ANAHEIM, Calif. (AP) If John Gibson ends up in the minors later this month, at least the Anaheim Ducks’ promising goalie will take the comfort of a big new contract with him to San Diego.
Gibson agreed to a three-year, $6.9 million contract extension Monday, keeping him with the Ducks through the 2018-19 season.
With two more experienced goalies in his path, the 22-year-old Gibson seems unlikely to make the Ducks’ roster out of training camp. Yet the Pittsburgh native is considered one of the top goaltending prospects in hockey after winning 16 regular-season games and two playoff contests in limited action with the Ducks over the past two seasons.
”I think it shows they want me to be here for a long time, and I want to be here for a while and help the team win,” Gibson said after practice at the Ducks’ training complex.
He is competing with starter Frederik Andersen and newcomer Anton Khudobin for two roster spots in training camp. Gibson realizes he will probably start the season with the Ducks’ AHL affiliate in San Diego despite his big new deal – and he’s fine with it for now.
”I’m just looking forward to playing,” Gibson said. ”Obviously I want to be here sooner than later, but I can’t really control that. Just going to play, and play my best.”
Gibson is already under contract for the upcoming season, making roughly $720,000. He will make $1.5 million in 2016-17, $2.1 million in 2017-18 and a hefty $3.3 million in 2018-19, clearly indicating the Ducks expect him to be a regular NHL player by then.
Gibson and Andersen both were headed for restricted free agency next summer, but general manager Bob Murray managed to get one of his talented young netminders under a long-term contract. Murray said he has spoken with Gibson about the future, acknowledging that ”early on this year, things could be rough.”
”I have some security now, and that’s the bottom line,” Murray added. ”He knows what I think of him. He’s on board right now. He’s prepared for that.”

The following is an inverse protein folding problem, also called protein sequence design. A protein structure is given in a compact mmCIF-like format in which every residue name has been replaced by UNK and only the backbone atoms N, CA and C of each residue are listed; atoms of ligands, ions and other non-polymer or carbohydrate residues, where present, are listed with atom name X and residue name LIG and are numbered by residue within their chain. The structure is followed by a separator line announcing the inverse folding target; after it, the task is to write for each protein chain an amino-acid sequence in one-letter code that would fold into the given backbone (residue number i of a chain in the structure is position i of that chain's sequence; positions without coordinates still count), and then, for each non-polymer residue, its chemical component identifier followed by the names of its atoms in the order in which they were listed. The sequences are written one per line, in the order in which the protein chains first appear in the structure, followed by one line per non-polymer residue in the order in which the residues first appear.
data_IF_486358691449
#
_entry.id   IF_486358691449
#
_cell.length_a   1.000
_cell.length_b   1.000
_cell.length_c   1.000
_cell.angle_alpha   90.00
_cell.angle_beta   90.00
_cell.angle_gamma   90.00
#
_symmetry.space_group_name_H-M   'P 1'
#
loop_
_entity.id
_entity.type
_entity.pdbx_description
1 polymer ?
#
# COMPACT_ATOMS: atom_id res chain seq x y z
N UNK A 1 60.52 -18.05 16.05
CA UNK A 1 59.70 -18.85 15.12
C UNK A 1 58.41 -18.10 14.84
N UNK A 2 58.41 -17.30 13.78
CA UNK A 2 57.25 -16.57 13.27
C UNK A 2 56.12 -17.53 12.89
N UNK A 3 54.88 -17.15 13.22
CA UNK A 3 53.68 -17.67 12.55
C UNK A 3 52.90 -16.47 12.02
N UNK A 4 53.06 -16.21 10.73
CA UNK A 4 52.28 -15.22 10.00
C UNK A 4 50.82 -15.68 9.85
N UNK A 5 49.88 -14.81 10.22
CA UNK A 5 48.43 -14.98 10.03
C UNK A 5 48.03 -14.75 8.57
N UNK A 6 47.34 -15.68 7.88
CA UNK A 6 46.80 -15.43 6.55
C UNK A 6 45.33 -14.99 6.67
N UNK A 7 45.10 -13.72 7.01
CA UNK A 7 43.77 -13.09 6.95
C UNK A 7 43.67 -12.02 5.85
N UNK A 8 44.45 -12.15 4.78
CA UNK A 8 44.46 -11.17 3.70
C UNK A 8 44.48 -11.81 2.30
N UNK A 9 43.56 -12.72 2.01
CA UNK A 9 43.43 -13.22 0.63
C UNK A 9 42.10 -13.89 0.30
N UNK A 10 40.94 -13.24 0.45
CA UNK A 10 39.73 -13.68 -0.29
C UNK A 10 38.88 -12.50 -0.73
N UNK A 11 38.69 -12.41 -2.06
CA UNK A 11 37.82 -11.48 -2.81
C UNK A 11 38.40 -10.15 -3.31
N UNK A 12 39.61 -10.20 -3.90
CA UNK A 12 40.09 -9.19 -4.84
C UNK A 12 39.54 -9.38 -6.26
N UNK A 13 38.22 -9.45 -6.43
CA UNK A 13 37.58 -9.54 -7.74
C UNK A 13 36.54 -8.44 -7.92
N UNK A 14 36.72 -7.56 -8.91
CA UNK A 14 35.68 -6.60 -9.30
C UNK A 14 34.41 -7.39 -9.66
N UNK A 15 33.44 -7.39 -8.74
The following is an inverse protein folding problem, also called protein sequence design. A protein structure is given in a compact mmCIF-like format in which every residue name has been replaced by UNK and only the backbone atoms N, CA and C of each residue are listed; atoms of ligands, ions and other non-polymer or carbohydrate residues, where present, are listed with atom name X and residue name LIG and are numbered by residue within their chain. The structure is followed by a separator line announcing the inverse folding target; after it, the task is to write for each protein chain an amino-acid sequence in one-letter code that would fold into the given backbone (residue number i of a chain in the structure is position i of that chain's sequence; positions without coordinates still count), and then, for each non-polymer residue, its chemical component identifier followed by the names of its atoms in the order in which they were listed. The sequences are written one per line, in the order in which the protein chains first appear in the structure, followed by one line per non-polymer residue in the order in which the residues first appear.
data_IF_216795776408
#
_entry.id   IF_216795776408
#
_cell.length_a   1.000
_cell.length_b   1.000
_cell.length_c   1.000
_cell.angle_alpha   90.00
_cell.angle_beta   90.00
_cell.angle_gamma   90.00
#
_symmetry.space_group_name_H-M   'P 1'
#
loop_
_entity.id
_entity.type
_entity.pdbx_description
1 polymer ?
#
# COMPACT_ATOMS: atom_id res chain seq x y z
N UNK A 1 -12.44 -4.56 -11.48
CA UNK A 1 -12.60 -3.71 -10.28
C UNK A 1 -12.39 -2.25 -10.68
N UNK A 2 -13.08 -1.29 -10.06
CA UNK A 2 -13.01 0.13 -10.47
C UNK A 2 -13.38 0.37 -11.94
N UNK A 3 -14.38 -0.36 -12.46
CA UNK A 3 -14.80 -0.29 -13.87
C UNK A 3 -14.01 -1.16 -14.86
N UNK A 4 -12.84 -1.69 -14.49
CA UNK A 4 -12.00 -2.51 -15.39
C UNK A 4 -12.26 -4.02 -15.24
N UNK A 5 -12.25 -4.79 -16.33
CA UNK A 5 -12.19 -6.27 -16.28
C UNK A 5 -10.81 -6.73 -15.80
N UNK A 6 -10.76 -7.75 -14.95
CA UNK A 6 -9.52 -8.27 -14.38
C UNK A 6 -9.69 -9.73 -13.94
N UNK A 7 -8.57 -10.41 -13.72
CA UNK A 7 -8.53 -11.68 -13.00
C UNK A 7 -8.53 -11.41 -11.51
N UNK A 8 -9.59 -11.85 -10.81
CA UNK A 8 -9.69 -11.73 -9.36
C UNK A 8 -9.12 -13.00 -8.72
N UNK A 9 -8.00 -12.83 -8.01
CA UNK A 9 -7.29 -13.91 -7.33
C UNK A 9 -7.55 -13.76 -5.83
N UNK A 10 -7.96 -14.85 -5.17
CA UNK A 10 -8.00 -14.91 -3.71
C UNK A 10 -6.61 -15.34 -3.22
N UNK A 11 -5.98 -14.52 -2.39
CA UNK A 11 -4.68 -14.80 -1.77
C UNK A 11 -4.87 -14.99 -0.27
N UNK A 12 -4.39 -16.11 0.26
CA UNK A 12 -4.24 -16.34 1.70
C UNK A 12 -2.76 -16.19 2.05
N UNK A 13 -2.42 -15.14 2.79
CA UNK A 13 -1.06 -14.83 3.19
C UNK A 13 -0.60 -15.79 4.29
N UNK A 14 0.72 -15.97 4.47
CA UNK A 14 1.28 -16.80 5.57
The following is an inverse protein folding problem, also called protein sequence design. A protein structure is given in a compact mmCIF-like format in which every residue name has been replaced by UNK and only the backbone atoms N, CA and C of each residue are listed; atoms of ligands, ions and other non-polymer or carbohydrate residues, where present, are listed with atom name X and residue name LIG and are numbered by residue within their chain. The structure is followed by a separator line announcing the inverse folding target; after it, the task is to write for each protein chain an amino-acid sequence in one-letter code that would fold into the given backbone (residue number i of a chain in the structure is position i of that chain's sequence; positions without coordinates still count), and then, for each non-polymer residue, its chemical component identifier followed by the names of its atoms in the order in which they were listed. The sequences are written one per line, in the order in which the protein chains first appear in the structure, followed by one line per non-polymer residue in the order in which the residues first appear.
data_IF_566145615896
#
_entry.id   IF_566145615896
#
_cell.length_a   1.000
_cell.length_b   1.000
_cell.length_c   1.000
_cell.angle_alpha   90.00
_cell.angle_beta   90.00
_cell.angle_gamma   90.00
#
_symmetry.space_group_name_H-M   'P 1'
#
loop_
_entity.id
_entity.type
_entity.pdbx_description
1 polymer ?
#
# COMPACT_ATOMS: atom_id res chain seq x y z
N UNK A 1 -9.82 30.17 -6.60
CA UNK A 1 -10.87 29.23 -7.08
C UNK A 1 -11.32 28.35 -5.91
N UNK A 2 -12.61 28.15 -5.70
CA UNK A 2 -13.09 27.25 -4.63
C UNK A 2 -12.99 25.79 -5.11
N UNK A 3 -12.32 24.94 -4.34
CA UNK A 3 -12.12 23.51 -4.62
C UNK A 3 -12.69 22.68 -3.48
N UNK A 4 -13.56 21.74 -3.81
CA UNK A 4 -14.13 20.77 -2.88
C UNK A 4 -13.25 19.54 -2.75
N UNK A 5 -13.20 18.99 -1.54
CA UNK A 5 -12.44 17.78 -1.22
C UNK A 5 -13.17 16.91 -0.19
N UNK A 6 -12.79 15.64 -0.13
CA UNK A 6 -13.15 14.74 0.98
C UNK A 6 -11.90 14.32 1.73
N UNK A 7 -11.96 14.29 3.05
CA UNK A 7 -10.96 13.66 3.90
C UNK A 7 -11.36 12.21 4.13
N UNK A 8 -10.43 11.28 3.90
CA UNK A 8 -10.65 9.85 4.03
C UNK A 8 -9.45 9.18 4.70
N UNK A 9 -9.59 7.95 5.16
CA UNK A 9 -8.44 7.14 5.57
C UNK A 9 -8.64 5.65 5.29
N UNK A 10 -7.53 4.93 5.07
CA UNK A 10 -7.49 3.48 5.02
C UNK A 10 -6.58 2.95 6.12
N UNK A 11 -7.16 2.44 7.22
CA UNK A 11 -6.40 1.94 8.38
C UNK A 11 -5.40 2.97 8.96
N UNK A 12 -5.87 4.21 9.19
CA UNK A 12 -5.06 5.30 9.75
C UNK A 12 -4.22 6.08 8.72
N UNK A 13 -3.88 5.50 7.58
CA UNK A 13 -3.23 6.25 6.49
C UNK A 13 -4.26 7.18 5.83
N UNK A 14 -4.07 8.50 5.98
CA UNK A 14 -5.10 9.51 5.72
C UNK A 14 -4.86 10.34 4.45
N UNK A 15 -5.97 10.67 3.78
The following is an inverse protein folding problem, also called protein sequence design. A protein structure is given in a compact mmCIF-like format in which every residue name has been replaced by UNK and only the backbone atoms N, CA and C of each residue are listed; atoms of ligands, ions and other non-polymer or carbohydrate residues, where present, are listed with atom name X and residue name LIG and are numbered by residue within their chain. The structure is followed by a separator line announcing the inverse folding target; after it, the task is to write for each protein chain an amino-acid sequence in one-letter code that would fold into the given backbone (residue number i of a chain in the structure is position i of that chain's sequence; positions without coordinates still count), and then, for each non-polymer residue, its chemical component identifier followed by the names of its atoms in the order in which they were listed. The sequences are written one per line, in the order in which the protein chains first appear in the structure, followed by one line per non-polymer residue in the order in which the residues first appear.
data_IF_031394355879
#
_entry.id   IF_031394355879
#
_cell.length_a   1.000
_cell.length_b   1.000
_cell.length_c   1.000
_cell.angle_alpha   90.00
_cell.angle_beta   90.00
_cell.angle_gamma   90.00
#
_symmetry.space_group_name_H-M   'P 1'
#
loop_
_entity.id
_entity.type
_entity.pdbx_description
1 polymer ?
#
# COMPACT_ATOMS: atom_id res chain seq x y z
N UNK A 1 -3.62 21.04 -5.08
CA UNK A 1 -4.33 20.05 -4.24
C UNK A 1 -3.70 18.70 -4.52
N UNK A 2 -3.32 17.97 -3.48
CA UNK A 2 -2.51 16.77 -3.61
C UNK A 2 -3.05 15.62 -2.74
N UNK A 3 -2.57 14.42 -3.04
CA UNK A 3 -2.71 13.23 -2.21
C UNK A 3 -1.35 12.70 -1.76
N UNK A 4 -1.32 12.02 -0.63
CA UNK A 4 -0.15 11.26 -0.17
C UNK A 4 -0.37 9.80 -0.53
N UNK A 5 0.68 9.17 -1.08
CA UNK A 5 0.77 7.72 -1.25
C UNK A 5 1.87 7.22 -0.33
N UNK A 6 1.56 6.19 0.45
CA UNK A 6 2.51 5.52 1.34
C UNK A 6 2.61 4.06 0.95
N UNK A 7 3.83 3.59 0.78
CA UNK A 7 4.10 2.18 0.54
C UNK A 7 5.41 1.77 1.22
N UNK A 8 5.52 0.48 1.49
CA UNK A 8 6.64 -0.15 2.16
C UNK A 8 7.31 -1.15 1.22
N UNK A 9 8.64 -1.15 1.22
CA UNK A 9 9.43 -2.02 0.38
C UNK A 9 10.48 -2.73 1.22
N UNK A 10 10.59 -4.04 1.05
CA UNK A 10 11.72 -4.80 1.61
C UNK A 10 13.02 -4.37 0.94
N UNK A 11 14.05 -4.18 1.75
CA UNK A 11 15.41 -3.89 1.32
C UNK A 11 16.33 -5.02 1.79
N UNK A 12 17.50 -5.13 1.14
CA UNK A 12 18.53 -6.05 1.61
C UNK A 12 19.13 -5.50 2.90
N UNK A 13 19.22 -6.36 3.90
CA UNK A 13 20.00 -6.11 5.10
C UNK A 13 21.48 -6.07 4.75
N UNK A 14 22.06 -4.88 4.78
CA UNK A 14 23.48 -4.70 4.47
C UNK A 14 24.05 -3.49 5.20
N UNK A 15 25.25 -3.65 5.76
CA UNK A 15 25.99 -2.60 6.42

Murray also indicated that negotiations with other young players weren’t going quite so smoothly for the Ducks, who are attempting to keep together their mixed core of veteran talent and up-and-coming contributors on a moderate NHL budget. Andersen and defensemen Hampus Lindholm, Sami Vatanen and Simon Despres are a year away from restricted free agency, along with forwards Rickard Rakell and Jiri Sekac.
”The young guys who want to be here will be here,” Murray said. ”It works a little different in Anaheim than some places. We only have certain revenue to work with. … Our players know that. They want to play here. I want young players who want to stay and be a part of this organization. It’s not a bad place to play.”
Gibson made his first NHL start in April 2014, and he played four postseason games for Anaheim that spring. The last one isn’t a fond memory: He was pulled from Game 7 of the Ducks’ second-round loss to the eventual Stanley Cup champion Los Angeles Kings.
He went 13-8 in 23 starts for the Ducks last season, but missed three early months with a persistent groin injury. He played extensively in February and March for the three-time Pacific Division champions, but broke his thumb in April and didn’t play in the postseason while Anaheim fell one victory shy of the Stanley Cup Final.
Andersen also has endured injury problems in the recent past, and Murray acknowledged the uncertainty in the offseason when he traded for the Russian veteran Khudobin, who makes $2.25 million.
”I’m sure with every decision they make, it’s for the betterment of the team, so you’ve got to respect that,” Gibson said. ”Wherever I’m at, I’ve just got to do my job. … I guess it’s better to be safe than sorry, especially with all the injuries that happened.”
Although Gibson is in an NHL holding pattern, he is expected to be a strong candidate to start for the 23-and-under ”North American Young Stars” team at the World Cup of Hockey in Toronto next summer.
”It’s exciting,” Gibson said. ”But now I’ve got training camp, and worry about this team first.”